Prince George city councillor Cameron Stolz didn’t pay some of his taxes. He didn’t pay them in 2011, he didn’t pay them in 2012. He hadn’t paid them at the beginning of 2013, but then his property was put on a list of places that would go up for auction in order to collect the money owed.
Then he paid his taxes.
At the same time as he wasn’t paying his taxes, Cameron Stolz was the chair of the city’s finance and audit committee.
Then on October 3, the online news site Opinion250 published a story revealing these facts.
On October 4, he was in the Prince George Citizen saying he had stepped down as the chair of finance a because “when you’re in a position of authority as a chair of a committee, concerns can be raised because of the situation I’m in… And I thought it was best to alleviate those concerns.”
Stolz told the Citizen he made the decision to step down on September 12.
Opinion250 notes that despite this, there was a city council meeting on September 23 where no mention of the change was made:
“At that meeting Councillor Stolz submitted a report as Chairman of the Finance and Audit committee , (G-2 on agenda) dealing with a number of matters. Nowhere does Councillor Stolz resign or for that matter make it public that he planned to step down as head of Finance and Audit. The September 12th meeting, in which Stolz says he told the other members that he was stepping down over his tax issue, is not mentioned.”
The question is, then, is a city councillor not paying taxes- and then being chair of finance and audit- something voters and taxpayers should be entitled to know about? If so, when?
Stolz knew he hadn’t paid in 2011, he knew it in 2012, and he knew it in 2013. He apparently stepped down on September 12 2013. And yet no mention of any of this was made to the public until Opinion250 published their story on October 3.
In an editorial in the Prince George Citizen, Mick Kearns writes:
“Stolz said, ‘I think when you’re in a position of authority as a chair of a committee, concerns can be raised because of the situation I’m in. And I thought it was best to alleviate those concerns.'”It’s funny that he didn’t come to this conclusion the first year he decided not to pay his taxes.
“Stolz did not pay his taxes for three years and did not inform the mayor and council immediately, did not step down from the city’s finance and audit committee immediately and believes now that he has paid the taxes everyone who works hard and does without certain luxuries to pay their taxes on time should be OK with this.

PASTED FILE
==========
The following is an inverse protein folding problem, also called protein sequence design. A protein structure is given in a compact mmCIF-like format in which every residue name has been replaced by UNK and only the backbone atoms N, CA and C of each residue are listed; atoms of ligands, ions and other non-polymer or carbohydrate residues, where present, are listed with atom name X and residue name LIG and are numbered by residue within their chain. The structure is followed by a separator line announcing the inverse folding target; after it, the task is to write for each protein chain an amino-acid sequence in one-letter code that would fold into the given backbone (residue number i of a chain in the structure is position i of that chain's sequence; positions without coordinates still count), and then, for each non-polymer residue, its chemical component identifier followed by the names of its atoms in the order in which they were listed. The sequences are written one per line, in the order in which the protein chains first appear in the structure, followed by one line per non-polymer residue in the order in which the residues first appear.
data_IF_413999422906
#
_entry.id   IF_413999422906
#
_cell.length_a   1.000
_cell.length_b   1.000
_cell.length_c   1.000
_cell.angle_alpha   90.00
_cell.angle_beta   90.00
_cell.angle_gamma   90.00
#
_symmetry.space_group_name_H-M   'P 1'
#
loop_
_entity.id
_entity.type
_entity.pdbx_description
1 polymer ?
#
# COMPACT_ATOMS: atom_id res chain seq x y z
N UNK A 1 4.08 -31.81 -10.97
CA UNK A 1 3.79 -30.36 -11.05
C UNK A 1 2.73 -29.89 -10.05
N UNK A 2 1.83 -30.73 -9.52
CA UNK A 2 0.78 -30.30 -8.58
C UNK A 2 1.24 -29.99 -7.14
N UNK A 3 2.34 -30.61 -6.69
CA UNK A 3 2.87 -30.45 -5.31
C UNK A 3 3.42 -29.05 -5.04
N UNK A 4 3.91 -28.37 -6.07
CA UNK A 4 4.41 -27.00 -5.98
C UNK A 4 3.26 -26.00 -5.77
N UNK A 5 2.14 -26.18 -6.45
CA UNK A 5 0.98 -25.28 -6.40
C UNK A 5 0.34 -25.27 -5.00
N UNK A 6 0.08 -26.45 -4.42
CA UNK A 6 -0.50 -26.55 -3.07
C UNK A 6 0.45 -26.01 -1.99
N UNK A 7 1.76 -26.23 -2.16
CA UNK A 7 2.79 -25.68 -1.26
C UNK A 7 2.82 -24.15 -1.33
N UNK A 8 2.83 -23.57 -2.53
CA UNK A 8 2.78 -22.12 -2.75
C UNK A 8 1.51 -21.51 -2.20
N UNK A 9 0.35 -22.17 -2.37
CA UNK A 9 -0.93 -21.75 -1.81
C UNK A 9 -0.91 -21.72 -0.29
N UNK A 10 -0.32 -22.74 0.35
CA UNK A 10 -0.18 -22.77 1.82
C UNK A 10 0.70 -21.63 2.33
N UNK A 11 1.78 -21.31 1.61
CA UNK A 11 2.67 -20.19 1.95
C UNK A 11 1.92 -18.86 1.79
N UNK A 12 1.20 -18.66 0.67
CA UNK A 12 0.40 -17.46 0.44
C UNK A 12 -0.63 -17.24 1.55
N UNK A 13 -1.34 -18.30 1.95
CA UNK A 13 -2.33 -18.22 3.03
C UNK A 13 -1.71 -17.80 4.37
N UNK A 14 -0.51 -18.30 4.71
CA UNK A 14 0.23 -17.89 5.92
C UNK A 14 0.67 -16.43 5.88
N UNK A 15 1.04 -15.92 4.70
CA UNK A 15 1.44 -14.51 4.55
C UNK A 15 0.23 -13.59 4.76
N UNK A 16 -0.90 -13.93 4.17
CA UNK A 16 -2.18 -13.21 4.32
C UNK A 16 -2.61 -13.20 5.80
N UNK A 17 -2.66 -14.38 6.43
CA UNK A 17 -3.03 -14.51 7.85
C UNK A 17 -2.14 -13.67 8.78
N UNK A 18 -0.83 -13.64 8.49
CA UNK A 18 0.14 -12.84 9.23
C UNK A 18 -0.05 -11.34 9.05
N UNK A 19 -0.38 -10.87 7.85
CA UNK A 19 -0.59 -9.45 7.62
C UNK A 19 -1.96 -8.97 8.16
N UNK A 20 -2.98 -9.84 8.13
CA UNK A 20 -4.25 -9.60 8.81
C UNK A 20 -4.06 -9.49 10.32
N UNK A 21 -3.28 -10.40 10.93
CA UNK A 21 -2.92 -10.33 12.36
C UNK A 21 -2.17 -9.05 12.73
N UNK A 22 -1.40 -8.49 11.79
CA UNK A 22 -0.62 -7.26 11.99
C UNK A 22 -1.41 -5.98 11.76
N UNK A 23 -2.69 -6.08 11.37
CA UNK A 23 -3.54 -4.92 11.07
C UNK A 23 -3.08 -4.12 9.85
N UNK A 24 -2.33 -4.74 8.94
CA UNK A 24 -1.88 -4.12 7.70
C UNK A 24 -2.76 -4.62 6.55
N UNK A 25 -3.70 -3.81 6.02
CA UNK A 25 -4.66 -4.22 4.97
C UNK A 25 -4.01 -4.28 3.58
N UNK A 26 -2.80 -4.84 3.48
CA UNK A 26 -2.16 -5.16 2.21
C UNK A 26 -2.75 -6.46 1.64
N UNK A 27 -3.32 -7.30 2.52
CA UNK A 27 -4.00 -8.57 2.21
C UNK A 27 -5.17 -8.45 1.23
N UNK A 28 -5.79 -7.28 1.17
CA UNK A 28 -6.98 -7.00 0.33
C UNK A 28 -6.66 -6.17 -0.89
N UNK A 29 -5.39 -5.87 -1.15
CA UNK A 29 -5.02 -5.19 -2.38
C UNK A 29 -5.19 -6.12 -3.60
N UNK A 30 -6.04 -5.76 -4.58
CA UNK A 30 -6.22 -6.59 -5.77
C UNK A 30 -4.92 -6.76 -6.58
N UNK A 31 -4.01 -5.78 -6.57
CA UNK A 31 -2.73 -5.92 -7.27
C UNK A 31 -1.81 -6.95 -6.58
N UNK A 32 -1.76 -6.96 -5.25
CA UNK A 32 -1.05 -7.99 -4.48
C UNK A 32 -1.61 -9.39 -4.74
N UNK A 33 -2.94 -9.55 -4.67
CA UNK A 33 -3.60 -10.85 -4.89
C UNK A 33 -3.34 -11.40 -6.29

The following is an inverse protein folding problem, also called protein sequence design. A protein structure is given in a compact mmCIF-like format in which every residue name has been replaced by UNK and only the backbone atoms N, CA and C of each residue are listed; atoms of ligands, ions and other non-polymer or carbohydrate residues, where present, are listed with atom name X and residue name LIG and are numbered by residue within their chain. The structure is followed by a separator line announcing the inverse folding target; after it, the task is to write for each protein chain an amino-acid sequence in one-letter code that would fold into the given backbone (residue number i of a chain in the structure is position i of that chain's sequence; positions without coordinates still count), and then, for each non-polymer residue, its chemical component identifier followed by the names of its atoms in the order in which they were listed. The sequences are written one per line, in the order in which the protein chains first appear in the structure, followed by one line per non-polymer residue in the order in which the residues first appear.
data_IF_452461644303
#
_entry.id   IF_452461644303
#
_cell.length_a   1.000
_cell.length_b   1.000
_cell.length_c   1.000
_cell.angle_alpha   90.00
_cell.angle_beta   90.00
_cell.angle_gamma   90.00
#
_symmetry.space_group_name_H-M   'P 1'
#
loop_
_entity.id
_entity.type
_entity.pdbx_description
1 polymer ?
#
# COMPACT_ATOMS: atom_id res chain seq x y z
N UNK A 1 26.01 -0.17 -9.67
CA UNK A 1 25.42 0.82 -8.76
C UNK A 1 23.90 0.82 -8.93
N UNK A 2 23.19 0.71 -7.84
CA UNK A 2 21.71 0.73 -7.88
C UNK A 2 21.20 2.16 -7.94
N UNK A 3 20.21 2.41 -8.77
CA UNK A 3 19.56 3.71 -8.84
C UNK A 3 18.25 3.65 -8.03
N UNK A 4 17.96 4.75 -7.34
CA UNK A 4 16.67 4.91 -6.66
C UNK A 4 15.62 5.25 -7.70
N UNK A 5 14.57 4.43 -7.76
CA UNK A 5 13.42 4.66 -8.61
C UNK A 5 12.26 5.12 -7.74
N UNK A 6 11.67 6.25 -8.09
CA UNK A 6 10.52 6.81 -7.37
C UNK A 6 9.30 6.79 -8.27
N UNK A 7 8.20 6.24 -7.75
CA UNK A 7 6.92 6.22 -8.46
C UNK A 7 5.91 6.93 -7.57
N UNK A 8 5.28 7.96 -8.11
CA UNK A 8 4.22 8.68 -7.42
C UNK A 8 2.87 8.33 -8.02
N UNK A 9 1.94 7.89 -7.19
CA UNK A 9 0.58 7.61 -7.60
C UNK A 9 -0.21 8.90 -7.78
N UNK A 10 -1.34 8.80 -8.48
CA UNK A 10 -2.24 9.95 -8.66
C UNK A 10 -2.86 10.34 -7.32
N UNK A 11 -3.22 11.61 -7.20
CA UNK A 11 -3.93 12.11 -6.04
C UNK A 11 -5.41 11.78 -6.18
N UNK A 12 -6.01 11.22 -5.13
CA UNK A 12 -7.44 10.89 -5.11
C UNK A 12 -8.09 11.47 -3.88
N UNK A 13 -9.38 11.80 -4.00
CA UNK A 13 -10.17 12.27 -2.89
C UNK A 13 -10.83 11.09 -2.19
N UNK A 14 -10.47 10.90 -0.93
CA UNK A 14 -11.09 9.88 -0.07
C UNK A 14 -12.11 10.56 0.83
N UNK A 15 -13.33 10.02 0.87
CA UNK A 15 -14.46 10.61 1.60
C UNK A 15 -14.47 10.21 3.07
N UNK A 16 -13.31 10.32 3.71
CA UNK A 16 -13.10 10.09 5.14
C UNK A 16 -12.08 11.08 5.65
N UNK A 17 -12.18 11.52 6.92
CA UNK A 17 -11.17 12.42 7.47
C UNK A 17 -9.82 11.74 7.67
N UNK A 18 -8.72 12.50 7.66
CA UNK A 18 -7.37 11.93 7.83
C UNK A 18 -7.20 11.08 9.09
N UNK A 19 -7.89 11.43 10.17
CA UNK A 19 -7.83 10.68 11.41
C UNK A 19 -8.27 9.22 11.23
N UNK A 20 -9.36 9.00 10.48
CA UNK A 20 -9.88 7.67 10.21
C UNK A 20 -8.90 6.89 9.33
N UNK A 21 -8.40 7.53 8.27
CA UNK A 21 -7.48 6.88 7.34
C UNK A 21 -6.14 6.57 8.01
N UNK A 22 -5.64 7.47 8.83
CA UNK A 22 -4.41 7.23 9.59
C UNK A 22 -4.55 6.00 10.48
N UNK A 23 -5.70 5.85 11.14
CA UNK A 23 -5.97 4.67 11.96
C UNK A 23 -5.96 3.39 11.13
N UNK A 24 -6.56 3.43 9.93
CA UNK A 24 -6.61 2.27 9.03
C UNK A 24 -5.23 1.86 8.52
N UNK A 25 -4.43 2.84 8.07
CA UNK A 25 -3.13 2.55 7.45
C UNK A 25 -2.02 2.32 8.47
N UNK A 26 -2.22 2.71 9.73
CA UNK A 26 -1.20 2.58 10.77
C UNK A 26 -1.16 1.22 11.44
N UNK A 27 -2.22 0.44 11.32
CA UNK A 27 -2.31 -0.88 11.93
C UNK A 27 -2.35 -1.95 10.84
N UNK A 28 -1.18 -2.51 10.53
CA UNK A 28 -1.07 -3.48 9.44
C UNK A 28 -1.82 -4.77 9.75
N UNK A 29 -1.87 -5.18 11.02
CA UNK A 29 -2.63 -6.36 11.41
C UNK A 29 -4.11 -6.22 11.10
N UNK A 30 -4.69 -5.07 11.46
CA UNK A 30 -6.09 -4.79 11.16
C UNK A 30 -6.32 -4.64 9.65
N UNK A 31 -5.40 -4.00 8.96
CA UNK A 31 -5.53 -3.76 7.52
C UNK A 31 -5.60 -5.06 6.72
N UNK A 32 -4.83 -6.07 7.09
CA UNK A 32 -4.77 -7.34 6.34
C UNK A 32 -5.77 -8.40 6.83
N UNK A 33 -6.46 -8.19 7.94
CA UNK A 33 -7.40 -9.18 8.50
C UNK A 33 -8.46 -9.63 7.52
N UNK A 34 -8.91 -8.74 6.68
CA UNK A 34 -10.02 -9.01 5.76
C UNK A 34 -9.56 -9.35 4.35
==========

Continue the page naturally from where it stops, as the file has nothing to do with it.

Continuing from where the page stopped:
“Sorry councillor, but it is not OK.”
It may or may not be OK for Stolz to have been the chair of finance and audit this whole time. I am not going to make a judgement call on that one. Perhaps voters would have been completely OK with it– if they had been informed. But they weren’t.
Stolz knew he hadn’t paid his taxes from the moment he didn’t pay them. The mayor and the two other councillors who are on finance and audit knew this since at least September 12.
Again, I’d like to stress that I’m not making a judgement call on whether or not Stolz should have been on finance and audit this whole time. It’s not up to me. I don’t know the details of the situation.
But it is worth noting that this was apparently enough of an issue that Stolz and the rest of the finance and audit committee decided he should step down as chair, even though his taxes are now paid. So regardless of whether I think it’s an issue, it’s clear someone there thinks it might be one. Or at least may be perceived as one.
And if this group of elected officials feel this is an issue that could be perceived as one worth stepping down over, did they feel like it was one they should tell the public about?
Maybe there was a plan from Stolz and everyone else involved to unveil this information at some future date. They would inform the public, explain the rationale and be open and forthright about what’s happening at city hall. But for at least three weeks- and, in Stolz’s case, two years- the public wasn’t told.
Maybe the plan all along was to be open and honest- in the future.
But now we’ll never know.
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